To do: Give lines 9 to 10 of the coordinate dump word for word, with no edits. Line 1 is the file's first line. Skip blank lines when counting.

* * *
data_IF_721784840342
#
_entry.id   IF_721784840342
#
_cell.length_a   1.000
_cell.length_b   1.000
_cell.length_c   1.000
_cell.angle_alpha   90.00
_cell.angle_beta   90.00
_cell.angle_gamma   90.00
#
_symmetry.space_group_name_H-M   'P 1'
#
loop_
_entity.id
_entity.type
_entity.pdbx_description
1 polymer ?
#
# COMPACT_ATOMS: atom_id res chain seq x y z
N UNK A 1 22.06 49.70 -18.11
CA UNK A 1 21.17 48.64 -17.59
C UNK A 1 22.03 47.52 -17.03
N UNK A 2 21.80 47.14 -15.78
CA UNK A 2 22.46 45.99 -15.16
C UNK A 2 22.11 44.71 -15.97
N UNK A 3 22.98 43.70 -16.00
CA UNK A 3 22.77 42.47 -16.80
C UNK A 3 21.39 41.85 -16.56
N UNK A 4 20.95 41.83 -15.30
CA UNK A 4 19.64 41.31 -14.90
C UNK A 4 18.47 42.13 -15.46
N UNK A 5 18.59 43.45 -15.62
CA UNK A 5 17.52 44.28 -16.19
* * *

_cell.angle_beta   90.00
_cell.angle_gamma   90.00